There are a number of resources that can help you find a low-stress job. For instance, Investopedia has a list of jobs that have little to no stress. The top three are data scientists, dieticians, and medical records technicians. CareerCast also listed the ten least stressful jobs, which include diagnostic medical sonographer, hair stylist, and audiologist. 

Keep in mind that everyone's definition of stress is different and some of us can tolerate much more stress than others. That can certainly affect what type of job you choose. And let's face it, things certainly changed with the onset of the COVID-19 pandemic, so things may be a little skewed.

4. Helping Others

Your job may help you make ends meet, but perhaps there's something missing. You feel like you're just another rat in the race when really, you'd like to help others and make a difference. The health care field is an obvious choice—try the low-stress physical therapist job, for instance. But you can also look at any other public service job, like firefighter, policeman, or teacher—all offer high job satisfaction when it comes to feeling you're making a difference.

If a complete change of career path is not in the cards for you, look at starting a volunteer event like Habitat for Humanity, or another way to get involved in the community, either through work or during your off time. Those volunteer positions often turn into paid ones, so don't dismiss working for free as a career advancement move. 

5. Working From Home

Imagine your workday if you work from home. You start by getting up, pouring yourself a cup of coffee, and going to work in your kitchen—all in your sweatpants. With your office right at home, there are no office politics, no traffic jams, and no endless meetings that seem to go nowhere.  Consultancy is one job that has consistently allowed people to work from home. The BLS expects this sector to grow at 11% from 2021 to 2031.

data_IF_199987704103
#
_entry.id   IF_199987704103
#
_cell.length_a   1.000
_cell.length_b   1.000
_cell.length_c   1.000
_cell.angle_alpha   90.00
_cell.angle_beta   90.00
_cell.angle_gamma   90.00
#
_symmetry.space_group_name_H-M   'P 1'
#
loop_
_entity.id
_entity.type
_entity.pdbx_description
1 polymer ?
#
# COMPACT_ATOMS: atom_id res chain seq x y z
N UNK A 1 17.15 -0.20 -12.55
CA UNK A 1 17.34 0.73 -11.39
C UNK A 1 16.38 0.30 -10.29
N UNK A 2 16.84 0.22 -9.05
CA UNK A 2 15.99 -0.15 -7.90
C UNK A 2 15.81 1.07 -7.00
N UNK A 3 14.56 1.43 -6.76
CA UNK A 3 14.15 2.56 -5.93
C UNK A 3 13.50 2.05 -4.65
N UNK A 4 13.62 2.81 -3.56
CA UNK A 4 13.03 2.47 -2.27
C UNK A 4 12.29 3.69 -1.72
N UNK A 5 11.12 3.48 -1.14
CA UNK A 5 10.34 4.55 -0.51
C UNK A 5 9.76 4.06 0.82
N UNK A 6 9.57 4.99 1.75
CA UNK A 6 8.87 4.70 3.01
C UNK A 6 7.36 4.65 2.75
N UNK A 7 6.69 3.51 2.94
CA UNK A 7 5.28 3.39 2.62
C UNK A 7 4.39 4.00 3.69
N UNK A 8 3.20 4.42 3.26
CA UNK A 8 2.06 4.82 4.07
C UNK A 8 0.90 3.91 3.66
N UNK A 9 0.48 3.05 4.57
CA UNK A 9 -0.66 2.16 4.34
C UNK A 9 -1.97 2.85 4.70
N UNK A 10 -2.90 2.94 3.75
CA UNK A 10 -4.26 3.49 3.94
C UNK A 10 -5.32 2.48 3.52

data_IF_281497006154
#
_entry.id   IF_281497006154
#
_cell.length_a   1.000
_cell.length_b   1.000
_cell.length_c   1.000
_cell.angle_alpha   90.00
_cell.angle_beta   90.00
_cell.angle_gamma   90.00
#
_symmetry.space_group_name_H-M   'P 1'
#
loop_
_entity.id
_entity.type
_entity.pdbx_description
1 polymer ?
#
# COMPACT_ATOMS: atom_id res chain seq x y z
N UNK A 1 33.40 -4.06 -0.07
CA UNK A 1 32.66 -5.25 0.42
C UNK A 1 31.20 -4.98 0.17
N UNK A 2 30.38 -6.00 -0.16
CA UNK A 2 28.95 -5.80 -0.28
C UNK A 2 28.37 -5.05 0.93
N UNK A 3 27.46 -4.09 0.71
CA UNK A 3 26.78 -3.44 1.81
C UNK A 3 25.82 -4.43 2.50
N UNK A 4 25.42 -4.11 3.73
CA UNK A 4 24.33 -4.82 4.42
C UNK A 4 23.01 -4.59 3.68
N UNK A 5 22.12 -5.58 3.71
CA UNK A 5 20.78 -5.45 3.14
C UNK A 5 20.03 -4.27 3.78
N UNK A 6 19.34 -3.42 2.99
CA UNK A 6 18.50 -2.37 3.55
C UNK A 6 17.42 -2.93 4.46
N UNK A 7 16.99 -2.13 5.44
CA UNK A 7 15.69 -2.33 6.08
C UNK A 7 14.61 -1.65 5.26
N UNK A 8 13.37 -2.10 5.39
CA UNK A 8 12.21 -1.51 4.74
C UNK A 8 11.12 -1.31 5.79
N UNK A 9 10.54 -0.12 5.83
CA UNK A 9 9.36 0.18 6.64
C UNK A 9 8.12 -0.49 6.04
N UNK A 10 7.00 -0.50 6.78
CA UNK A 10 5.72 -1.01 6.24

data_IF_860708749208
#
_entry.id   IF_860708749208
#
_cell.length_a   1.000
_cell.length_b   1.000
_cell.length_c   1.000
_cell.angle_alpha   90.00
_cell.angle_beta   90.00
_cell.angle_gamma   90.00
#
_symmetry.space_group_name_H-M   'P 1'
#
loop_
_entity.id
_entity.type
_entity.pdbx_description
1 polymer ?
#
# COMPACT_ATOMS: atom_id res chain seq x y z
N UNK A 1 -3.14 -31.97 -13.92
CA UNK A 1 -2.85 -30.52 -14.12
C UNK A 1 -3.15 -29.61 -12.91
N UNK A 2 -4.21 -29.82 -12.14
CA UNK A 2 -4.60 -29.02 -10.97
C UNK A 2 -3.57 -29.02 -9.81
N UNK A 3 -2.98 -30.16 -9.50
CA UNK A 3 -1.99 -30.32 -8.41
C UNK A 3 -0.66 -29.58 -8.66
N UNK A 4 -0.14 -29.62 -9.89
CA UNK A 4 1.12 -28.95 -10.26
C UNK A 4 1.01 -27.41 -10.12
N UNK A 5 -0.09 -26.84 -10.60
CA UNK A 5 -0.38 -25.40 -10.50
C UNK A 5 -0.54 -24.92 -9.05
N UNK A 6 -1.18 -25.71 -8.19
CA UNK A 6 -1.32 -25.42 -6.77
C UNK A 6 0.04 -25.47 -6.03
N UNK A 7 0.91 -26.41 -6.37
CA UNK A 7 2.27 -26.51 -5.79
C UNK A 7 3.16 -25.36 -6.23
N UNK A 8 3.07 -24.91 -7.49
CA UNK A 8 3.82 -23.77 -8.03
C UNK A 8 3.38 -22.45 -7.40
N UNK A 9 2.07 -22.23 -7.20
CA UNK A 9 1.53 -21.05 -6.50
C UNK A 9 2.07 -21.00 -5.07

The pandemic forced the world to reevaluate how people work. And the corporate world was forced to make changes when things calmed down. According to the U.S. Census Bureau, 27.6 million people (17.9%) worked remotely between 2019 and 2021. That number tripled from about nine million people or 5.7% of the workforce before the virus spread.


The percentage of people who say working remotely helps them balance work with their personal lives. As many as 44% of workers said working from home allows them to accomplish their work goals, including meeting deadlines.

The Bottom Line

Matching your lifestyle goals is the quickest path to job satisfaction, something we all strive for. Look to these career suggestions if you're ready to change your life for the better, and go to work with a smile on your face.

Article Sources
Investopedia requires writers to use primary sources to support their work. These include white papers, government data, original reporting, and interviews with industry experts. We also reference original research from other reputable publishers where appropriate. You can learn more about the standards we follow in producing accurate, unbiased content in our editorial policy.
  1. Bureau of Labor Statistics. "Occupational Outlook Handbook -- Home Health and Personal Care Aides."

  2. Salary.com. "Surgeon Salary in the United States."

  3. Bureau of Labor Statistics. "Occupational Outlook Handbook: Petroleum Engineers."

  4. CareerCast. "2019 Least Stressful Jobs."

  5. Bureau of Labor Statistics. "Occupational Outlook Handbook: Management Analyst."

  6. United States Census Bureau. "The Number of People Primarily Working From Home Tripled Between 2019 and 2021."

  7. Pew Research Center. "COVID-19 Pandemic Continues To Reshape Work in America."